For survey participants with children, whether dependent care was more difficult during the pandemic was also affected by the age of children at home. Of those with at least one child between 2-10 years of age (n = 164), 88% reported increased difficulty compared to 76% of those with a child 0-1 years of age (n=37), 79% with a child 11-15 years of age (n=67), and 49% with a child 16-18 years of age (n=37). In the comments, parents reported changes to the parent-child relationship including feelings of guilt for neglecting their children while they work and needing to constantly manage screen time and plan for outdoor exercise.
What we have we collectively missed?
The most commonly missed events mentioned include travel, conferences, trade shows, visiting appointments at other institutions, and post-doctoral positions. Many survey participants working in academia reported missing experiments, field work, site inspections, and subject testing. Participants working in industry missed in-person meetings with clients, with one stating that “Zoom and Teams cannot replace face-to-face customer contact.” Additionally, most of us truly missed in-person interactions. Simple interactions such as dropping in to chat with coworkers, brainstorming sessions, and other informal interactions have been missed the most. In their personal lives, many respondents reported missing visits with family and friends.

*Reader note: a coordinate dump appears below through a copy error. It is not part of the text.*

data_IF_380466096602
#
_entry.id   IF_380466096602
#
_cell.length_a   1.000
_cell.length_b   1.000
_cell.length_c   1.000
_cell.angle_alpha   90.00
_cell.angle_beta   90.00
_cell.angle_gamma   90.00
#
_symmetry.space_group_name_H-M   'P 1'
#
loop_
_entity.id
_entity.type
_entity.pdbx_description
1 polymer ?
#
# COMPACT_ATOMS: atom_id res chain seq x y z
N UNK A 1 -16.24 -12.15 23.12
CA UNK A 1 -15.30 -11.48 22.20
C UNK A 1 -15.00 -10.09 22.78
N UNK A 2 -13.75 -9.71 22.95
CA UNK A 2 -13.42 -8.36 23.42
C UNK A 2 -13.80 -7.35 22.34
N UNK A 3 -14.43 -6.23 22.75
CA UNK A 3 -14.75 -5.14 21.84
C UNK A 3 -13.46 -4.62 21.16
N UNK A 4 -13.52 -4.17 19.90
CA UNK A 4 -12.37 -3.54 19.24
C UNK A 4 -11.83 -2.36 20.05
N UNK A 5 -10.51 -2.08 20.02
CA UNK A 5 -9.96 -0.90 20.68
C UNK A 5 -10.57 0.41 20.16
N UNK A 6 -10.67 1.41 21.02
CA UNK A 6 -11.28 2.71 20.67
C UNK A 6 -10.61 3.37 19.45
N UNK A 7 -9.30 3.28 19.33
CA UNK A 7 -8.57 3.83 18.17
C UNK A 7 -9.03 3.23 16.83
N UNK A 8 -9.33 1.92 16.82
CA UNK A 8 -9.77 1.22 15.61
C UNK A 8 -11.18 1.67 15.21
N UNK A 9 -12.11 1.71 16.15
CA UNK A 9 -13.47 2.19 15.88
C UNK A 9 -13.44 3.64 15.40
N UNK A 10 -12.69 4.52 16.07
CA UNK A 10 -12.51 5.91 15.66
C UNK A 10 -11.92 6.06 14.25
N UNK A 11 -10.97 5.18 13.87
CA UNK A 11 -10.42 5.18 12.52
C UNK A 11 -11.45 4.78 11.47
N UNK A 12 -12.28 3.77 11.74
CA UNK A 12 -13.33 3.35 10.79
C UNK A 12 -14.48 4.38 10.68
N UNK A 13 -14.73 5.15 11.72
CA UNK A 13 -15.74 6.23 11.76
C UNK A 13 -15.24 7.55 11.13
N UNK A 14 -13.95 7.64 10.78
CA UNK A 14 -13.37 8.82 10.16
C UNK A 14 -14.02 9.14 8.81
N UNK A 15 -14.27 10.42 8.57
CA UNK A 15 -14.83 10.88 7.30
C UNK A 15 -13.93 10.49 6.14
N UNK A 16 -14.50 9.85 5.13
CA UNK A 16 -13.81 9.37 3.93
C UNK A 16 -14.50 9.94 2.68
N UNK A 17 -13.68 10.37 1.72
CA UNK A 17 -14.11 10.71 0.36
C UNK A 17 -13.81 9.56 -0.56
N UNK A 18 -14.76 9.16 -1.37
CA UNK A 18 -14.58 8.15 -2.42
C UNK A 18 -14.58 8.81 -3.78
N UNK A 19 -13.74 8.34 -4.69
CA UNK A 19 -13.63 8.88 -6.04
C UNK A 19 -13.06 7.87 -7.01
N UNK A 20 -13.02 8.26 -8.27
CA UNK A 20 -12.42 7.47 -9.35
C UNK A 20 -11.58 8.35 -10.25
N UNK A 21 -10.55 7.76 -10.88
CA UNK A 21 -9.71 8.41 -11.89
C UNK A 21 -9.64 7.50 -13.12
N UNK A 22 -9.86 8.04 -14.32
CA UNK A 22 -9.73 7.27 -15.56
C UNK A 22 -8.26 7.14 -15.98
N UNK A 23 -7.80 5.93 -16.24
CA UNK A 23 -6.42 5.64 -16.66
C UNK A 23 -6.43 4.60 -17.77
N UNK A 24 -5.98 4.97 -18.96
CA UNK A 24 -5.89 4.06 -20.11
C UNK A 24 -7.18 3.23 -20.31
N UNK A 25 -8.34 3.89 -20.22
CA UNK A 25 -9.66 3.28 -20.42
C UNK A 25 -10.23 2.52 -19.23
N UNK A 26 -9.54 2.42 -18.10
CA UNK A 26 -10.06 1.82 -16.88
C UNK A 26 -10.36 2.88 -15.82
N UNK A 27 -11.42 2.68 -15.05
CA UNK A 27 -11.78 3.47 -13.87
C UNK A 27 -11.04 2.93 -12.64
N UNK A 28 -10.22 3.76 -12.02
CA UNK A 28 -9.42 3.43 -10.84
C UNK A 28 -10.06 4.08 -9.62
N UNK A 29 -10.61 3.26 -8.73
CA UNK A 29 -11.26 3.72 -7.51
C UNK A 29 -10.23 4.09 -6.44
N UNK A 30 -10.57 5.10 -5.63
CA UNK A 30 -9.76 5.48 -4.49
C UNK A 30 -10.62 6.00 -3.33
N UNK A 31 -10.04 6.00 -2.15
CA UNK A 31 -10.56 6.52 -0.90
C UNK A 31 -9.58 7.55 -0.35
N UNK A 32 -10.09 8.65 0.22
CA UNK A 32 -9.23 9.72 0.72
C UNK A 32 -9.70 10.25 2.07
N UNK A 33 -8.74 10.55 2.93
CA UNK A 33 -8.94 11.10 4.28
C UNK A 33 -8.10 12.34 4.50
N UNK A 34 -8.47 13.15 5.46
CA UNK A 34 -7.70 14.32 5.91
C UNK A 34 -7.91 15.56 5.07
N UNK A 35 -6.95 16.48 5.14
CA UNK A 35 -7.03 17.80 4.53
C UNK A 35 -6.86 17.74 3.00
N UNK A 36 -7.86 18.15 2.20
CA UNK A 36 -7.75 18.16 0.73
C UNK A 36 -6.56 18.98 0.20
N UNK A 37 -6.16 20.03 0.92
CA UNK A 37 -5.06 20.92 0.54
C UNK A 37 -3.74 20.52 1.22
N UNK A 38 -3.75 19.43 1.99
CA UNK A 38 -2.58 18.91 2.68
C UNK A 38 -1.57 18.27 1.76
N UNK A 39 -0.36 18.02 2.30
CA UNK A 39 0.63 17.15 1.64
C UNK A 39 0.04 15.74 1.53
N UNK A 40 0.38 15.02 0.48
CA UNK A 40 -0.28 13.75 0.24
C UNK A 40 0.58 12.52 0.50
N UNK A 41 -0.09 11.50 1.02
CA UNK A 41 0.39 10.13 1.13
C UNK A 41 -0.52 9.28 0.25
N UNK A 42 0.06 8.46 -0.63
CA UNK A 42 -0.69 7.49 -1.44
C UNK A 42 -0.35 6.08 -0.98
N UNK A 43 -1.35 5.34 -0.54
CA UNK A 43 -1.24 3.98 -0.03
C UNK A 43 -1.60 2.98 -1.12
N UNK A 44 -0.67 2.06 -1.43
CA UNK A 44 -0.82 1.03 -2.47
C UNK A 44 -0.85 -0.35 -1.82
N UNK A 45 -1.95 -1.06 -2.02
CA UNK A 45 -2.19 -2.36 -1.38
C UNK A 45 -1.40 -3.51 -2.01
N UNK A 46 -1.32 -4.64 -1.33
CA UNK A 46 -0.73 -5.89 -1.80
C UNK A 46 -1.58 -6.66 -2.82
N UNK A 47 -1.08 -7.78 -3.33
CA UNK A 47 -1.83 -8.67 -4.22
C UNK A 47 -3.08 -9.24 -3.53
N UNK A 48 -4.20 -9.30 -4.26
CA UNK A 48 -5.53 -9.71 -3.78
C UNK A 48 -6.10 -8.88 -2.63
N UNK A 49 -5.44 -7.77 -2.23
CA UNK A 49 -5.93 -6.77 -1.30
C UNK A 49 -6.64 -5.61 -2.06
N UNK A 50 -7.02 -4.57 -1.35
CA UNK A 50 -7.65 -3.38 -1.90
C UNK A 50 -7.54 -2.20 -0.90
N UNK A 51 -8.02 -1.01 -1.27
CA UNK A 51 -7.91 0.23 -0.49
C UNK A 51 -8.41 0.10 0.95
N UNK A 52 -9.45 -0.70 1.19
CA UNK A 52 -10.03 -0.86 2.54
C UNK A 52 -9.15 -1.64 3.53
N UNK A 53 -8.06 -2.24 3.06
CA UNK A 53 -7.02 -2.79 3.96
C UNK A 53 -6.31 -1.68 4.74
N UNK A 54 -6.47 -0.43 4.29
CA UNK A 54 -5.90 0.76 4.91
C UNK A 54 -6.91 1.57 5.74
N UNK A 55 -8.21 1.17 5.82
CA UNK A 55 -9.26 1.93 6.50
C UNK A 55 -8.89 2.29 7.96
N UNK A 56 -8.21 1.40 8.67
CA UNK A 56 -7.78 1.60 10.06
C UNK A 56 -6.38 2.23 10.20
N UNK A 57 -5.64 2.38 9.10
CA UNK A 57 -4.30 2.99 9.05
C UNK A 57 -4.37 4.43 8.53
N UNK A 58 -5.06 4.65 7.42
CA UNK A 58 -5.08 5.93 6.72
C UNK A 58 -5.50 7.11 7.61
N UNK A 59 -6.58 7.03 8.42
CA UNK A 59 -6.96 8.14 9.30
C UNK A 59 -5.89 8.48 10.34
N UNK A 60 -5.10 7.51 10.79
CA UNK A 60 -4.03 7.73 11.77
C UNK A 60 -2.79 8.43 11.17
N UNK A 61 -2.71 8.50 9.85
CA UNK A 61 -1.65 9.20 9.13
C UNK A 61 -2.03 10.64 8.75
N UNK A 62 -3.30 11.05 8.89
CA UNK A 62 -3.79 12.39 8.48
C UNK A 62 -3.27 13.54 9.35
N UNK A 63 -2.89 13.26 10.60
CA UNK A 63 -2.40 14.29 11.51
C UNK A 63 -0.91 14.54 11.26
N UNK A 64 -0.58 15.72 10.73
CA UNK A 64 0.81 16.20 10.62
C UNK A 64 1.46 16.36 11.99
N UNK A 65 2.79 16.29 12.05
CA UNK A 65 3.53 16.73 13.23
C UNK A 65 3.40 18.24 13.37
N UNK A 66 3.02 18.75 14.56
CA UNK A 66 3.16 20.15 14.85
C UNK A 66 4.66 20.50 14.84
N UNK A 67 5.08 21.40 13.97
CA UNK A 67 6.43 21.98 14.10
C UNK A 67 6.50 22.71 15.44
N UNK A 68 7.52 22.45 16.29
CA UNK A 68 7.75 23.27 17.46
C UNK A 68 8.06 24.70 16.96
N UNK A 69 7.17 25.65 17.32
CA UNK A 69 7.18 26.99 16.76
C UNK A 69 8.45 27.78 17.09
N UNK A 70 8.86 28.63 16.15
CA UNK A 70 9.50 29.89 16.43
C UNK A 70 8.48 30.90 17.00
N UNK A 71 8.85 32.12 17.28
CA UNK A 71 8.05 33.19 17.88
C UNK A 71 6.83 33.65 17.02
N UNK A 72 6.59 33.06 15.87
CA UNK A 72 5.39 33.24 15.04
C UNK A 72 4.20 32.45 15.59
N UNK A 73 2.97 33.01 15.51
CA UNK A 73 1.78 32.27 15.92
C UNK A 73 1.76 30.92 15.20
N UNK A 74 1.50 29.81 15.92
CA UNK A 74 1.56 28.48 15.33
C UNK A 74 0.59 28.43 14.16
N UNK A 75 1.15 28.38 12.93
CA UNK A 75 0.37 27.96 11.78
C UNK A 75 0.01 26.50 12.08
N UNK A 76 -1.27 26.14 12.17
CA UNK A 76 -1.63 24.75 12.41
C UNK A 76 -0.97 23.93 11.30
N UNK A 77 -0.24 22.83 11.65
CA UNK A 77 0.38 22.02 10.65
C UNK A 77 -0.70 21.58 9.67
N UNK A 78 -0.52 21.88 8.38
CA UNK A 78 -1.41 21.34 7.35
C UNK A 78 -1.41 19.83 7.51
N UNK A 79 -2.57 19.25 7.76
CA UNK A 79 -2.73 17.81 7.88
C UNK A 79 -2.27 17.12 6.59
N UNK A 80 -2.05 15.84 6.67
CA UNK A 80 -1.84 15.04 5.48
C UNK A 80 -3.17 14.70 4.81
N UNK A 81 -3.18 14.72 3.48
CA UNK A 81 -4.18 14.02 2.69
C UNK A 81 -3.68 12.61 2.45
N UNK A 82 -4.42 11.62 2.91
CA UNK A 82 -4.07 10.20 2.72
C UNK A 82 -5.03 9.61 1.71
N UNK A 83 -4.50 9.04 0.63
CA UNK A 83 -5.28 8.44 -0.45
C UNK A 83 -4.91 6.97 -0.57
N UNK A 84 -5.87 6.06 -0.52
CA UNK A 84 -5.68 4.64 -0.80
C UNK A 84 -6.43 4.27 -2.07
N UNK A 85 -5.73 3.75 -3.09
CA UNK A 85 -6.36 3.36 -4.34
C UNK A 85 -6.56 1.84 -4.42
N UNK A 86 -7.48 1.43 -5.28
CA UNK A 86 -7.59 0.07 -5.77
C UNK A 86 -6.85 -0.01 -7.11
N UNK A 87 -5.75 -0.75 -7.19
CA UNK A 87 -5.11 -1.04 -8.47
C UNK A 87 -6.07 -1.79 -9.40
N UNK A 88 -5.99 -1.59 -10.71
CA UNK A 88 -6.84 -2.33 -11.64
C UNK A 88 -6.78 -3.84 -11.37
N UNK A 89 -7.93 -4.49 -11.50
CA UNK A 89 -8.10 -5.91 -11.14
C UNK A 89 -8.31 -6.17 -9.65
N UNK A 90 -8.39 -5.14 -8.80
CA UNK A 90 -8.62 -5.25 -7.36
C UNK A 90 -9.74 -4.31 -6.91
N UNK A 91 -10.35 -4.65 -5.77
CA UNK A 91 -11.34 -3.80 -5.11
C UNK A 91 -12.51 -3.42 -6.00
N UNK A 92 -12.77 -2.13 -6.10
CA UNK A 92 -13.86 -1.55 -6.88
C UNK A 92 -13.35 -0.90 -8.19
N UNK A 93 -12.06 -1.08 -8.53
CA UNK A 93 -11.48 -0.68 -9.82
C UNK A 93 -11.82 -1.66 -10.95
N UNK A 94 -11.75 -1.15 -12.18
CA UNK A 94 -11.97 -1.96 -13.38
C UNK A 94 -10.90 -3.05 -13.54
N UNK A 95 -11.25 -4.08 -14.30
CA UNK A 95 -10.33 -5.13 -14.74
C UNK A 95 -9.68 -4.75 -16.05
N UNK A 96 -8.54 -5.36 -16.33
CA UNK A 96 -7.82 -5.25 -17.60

What has been difficult?
Many difficulties have arisen because of the pandemic in our professional and personal lives. Concerns were expressed regarding work include delayed or modified data collection plans, transitioning to online teaching, limited or no access to laboratories, reduced visibility from limited conferences and interactions with colleagues, budget problems, lay-offs, salary freezes, technical issues with video conferencing, as well as Zoom fatigue. Many survey participants reported that mental health challenges have been exacerbated by the pandemic. Separation, and in many cases isolation, has increased feelings of loneliness, anxiety, and depression, with the latter two being further strengthened by concerns over the pandemic and the socio-political events of the past year. Specific challenges regarding working from home were also identified including the presence of a large number of distractions at home, sharing space with multiple people in the household, being in continual flux about childcare and schooling situations, and difficulty establishing work-life separation.